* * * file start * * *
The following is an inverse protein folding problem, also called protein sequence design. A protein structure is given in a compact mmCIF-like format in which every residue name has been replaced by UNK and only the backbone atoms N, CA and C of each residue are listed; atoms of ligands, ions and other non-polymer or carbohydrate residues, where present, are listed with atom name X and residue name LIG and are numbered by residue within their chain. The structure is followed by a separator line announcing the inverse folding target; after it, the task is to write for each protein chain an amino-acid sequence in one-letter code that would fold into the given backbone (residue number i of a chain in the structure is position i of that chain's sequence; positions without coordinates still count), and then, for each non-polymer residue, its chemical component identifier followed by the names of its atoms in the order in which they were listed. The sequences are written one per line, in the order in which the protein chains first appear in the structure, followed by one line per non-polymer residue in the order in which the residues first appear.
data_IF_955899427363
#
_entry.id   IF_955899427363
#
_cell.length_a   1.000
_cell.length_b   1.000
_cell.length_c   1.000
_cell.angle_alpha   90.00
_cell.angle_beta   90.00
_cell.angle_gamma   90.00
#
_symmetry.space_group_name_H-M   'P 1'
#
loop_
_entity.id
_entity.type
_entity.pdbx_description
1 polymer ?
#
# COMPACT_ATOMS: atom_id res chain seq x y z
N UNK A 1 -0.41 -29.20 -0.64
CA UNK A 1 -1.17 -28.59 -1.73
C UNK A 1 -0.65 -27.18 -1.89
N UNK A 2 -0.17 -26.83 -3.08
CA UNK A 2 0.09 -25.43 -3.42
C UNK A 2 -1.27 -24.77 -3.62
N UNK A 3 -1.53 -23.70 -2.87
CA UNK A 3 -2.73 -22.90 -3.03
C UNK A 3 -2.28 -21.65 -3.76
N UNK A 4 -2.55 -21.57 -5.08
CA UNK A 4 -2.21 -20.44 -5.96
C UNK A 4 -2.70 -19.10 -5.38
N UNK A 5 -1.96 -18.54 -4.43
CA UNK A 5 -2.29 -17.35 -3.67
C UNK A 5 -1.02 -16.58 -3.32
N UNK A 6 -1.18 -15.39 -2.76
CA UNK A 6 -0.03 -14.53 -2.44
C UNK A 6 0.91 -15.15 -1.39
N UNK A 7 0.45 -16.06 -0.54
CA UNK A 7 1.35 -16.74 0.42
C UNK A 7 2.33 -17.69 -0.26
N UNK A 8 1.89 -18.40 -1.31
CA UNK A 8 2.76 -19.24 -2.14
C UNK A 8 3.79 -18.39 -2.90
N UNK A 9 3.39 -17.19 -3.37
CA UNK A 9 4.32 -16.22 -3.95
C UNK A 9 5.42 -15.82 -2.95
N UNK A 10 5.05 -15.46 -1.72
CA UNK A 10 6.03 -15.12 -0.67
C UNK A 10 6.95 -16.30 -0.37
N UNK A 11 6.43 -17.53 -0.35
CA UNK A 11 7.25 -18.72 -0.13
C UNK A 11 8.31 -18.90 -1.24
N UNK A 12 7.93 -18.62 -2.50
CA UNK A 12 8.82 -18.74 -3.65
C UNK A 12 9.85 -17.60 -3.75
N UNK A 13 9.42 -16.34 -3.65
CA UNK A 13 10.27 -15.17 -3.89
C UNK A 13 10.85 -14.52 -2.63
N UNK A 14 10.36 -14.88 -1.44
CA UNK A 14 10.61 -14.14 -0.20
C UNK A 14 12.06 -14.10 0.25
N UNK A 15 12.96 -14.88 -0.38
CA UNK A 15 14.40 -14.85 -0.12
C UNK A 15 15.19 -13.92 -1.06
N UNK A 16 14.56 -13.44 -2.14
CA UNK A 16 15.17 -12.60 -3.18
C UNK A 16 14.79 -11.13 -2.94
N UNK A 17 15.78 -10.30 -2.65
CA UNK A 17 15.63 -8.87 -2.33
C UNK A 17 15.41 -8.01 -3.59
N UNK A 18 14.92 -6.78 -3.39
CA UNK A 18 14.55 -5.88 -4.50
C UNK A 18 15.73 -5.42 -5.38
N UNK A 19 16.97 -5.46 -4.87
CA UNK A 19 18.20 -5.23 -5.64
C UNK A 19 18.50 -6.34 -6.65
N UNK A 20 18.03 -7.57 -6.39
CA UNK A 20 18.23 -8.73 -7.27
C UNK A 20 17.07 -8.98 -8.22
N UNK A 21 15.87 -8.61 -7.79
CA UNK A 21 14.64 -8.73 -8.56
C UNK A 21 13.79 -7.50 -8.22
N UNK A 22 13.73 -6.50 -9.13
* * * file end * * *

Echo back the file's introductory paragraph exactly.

The following is an inverse protein folding problem, also called protein sequence design. A protein structure is given in a compact mmCIF-like format in which every residue name has been replaced by UNK and only the backbone atoms N, CA and C of each residue are listed; atoms of ligands, ions and other non-polymer or carbohydrate residues, where present, are listed with atom name X and residue name LIG and are numbered by residue within their chain. The structure is followed by a separator line announcing the inverse folding target; after it, the task is to write for each protein chain an amino-acid sequence in one-letter code that would fold into the given backbone (residue number i of a chain in the structure is position i of that chain's sequence; positions without coordinates still count), and then, for each non-polymer residue, its chemical component identifier followed by the names of its atoms in the order in which they were listed. The sequences are written one per line, in the order in which the protein chains first appear in the structure, followed by one line per non-polymer residue in the order in which the residues first appear.